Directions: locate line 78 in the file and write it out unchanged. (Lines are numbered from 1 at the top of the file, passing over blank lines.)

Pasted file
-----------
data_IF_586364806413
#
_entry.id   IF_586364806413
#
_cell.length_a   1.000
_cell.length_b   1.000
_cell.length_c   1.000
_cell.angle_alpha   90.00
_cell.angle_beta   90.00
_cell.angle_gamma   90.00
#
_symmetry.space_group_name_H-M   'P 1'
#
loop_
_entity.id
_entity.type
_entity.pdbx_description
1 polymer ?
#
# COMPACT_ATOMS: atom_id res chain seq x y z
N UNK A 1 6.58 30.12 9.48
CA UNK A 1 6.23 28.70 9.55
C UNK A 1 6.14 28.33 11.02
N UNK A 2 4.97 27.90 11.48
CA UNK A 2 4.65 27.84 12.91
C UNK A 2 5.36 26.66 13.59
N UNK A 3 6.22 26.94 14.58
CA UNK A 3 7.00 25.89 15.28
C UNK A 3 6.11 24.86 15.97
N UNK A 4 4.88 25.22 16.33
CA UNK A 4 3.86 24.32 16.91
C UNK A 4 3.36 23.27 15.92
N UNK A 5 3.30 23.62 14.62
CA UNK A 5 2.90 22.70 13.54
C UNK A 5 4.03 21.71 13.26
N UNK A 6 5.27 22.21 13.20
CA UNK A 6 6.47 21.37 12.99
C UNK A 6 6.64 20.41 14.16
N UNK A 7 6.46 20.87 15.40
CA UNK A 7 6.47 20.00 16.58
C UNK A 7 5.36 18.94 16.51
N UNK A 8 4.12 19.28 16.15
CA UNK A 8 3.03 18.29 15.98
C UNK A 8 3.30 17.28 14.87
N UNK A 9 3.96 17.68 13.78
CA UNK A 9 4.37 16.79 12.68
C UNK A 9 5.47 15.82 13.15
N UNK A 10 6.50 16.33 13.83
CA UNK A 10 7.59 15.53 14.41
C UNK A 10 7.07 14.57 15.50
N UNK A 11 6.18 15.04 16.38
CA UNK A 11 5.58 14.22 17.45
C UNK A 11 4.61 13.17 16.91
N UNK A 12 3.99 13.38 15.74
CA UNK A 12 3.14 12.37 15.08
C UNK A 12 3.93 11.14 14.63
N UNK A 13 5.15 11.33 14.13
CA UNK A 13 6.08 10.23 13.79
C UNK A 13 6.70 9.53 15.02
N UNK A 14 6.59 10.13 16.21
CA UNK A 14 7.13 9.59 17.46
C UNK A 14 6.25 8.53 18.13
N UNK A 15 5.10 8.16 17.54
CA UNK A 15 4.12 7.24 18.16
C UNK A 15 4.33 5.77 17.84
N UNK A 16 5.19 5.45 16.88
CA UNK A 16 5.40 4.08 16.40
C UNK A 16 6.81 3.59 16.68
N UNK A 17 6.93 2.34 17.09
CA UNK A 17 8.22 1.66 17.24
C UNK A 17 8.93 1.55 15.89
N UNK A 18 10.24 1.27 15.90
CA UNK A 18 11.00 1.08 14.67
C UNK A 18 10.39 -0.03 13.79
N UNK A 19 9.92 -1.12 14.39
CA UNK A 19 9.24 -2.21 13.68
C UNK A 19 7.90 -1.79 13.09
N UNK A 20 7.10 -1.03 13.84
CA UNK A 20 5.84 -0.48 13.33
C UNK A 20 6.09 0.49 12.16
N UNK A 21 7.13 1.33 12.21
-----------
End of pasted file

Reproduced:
N UNK A 20 7.10 -1.03 13.84